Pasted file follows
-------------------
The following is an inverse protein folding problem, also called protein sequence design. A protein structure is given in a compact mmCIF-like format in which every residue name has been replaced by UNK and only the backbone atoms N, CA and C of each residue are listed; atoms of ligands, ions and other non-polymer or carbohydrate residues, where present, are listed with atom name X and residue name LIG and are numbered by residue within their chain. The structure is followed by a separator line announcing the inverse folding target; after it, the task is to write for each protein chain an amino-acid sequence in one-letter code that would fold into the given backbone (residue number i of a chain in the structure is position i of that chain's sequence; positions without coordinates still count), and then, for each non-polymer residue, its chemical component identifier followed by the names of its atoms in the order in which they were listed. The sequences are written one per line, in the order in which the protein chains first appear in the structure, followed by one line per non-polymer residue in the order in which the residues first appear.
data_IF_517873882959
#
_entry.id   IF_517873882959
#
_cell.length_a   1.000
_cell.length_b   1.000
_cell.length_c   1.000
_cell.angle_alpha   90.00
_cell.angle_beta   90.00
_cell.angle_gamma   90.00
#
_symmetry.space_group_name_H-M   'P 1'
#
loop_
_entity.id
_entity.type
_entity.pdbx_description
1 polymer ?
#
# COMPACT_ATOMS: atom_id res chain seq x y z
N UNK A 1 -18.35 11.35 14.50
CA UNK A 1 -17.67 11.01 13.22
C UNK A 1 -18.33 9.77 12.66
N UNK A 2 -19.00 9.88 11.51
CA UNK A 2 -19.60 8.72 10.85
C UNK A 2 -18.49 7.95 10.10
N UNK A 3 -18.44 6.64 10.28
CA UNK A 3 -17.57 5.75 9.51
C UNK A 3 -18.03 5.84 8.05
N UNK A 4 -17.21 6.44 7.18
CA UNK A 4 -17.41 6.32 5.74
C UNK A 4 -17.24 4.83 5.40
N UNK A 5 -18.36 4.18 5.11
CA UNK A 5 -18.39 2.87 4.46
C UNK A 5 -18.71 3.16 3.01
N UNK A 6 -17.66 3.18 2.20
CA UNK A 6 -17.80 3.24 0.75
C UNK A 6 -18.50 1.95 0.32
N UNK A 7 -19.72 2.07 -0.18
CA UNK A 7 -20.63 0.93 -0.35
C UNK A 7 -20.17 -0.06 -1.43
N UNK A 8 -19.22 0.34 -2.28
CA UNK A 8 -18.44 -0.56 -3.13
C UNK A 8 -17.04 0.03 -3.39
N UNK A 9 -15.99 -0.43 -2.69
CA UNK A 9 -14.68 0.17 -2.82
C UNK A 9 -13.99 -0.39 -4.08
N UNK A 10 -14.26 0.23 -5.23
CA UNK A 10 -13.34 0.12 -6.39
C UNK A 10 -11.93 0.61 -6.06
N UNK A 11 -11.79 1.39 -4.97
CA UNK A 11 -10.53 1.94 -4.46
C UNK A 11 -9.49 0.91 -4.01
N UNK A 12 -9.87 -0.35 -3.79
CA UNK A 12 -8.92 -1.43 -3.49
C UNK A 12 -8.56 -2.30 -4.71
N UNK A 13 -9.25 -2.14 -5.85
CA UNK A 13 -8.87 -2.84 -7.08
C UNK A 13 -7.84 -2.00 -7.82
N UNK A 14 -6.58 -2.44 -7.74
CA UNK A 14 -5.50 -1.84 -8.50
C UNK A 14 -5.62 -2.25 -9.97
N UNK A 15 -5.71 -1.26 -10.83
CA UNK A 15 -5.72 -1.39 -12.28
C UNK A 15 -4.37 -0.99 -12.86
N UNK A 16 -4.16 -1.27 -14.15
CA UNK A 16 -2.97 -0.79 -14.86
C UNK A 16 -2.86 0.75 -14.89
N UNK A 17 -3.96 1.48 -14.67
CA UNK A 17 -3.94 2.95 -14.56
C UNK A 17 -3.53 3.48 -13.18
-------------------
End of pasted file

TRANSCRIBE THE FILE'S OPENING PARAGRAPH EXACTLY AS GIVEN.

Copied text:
The following is an inverse protein folding problem, also called protein sequence design. A protein structure is given in a compact mmCIF-like format in which every residue name has been replaced by UNK and only the backbone atoms N, CA and C of each residue are listed; atoms of ligands, ions and other non-polymer or carbohydrate residues, where present, are listed with atom name X and residue name LIG and are numbered by residue within their chain. The structure is followed by a separator line announcing the inverse folding target; after it, the task is to write for each protein chain an amino-acid sequence in one-letter code that would fold into the given backbone (residue number i of a chain in the structure is position i of that chain's sequence; positions without coordinates still count), and then, for each non-polymer residue, its chemical component identifier followed by the names of its atoms in the order in which they were listed. The sequences are written one per line, in the order in which the protein chains first appear in the structure, followed by one line per non-polymer residue in the order in which the residues first appear.